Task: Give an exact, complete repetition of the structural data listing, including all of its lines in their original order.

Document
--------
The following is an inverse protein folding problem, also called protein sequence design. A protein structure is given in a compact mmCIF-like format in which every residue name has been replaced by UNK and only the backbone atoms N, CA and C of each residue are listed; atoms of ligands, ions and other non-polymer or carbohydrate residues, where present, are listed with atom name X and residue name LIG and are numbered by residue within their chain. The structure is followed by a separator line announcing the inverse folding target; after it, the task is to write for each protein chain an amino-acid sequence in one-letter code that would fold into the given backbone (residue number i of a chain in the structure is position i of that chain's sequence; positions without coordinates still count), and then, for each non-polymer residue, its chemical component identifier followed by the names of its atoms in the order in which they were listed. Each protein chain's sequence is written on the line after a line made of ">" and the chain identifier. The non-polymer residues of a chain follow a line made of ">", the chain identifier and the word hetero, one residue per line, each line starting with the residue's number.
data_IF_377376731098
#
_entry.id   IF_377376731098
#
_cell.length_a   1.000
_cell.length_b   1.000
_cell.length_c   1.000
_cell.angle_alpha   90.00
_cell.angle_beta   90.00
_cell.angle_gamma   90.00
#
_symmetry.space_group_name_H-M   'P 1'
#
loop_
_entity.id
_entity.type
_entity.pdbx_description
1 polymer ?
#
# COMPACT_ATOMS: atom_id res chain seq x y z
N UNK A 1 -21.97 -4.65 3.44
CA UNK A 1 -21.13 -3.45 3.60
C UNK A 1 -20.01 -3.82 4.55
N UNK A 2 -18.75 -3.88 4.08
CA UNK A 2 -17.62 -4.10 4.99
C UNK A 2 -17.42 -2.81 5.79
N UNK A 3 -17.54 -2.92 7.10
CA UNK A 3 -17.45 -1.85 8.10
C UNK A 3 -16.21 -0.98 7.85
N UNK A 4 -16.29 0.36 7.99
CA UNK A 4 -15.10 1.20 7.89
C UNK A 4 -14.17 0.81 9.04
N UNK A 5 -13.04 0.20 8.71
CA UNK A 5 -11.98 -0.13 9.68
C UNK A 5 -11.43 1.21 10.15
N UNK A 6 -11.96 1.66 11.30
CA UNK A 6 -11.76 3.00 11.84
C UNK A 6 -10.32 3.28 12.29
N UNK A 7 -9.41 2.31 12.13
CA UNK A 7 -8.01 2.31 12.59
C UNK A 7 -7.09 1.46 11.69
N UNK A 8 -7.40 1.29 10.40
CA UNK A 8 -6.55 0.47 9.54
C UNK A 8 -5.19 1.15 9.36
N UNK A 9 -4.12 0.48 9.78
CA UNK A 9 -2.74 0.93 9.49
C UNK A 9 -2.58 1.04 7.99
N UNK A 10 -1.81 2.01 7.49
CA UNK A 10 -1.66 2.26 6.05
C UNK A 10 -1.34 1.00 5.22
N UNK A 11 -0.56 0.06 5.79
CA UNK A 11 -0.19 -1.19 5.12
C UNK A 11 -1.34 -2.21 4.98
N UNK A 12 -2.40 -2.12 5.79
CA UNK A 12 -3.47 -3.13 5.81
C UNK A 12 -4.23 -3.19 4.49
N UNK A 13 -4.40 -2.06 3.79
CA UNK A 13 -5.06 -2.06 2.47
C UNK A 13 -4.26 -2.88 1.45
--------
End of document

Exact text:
The following is an inverse protein folding problem, also called protein sequence design. A protein structure is given in a compact mmCIF-like format in which every residue name has been replaced by UNK and only the backbone atoms N, CA and C of each residue are listed; atoms of ligands, ions and other non-polymer or carbohydrate residues, where present, are listed with atom name X and residue name LIG and are numbered by residue within their chain. The structure is followed by a separator line announcing the inverse folding target; after it, the task is to write for each protein chain an amino-acid sequence in one-letter code that would fold into the given backbone (residue number i of a chain in the structure is position i of that chain's sequence; positions without coordinates still count), and then, for each non-polymer residue, its chemical component identifier followed by the names of its atoms in the order in which they were listed. Each protein chain's sequence is written on the line after a line made of ">" and the chain identifier. The non-polymer residues of a chain follow a line made of ">", the chain identifier and the word hetero, one residue per line, each line starting with the residue's number.
data_IF_377376731098
#
_entry.id   IF_377376731098
#
_cell.length_a   1.000
_cell.length_b   1.000
_cell.length_c   1.000
_cell.angle_alpha   90.00
_cell.angle_beta   90.00
_cell.angle_gamma   90.00
#
_symmetry.space_group_name_H-M   'P 1'
#
loop_
_entity.id
_entity.type
_entity.pdbx_description
1 polymer ?
#
# COMPACT_ATOMS: atom_id res chain seq x y z
N UNK A 1 -21.97 -4.65 3.44
CA UNK A 1 -21.13 -3.45 3.60
C UNK A 1 -20.01 -3.82 4.55
N UNK A 2 -18.75 -3.88 4.08
CA UNK A 2 -17.62 -4.10 4.99
C UNK A 2 -17.42 -2.81 5.79
N UNK A 3 -17.54 -2.92 7.10
CA UNK A 3 -17.45 -1.85 8.10
C UNK A 3 -16.21 -0.98 7.85
N UNK A 4 -16.29 0.36 7.99
CA UNK A 4 -15.10 1.20 7.89
C UNK A 4 -14.17 0.81 9.04
N UNK A 5 -13.04 0.20 8.71
CA UNK A 5 -11.98 -0.13 9.68
C UNK A 5 -11.43 1.21 10.15
N UNK A 6 -11.96 1.66 11.30
CA UNK A 6 -11.76 3.00 11.84
C UNK A 6 -10.32 3.28 12.29
N UNK A 7 -9.41 2.31 12.13
CA UNK A 7 -8.01 2.31 12.59
C UNK A 7 -7.09 1.46 11.69
N UNK A 8 -7.40 1.29 10.40
CA UNK A 8 -6.55 0.47 9.54
C UNK A 8 -5.19 1.15 9.36
N UNK A 9 -4.12 0.48 9.78
CA UNK A 9 -2.74 0.93 9.49
C UNK A 9 -2.58 1.04 7.99
N UNK A 10 -1.81 2.01 7.49
CA UNK A 10 -1.66 2.26 6.05
C UNK A 10 -1.34 1.00 5.22
N UNK A 11 -0.56 0.06 5.79
CA UNK A 11 -0.19 -1.19 5.12
C UNK A 11 -1.34 -2.21 4.98
N UNK A 12 -2.40 -2.12 5.79
CA UNK A 12 -3.47 -3.13 5.81
C UNK A 12 -4.23 -3.19 4.49
N UNK A 13 -4.40 -2.06 3.79
CA UNK A 13 -5.06 -2.06 2.47
C UNK A 13 -4.26 -2.88 1.45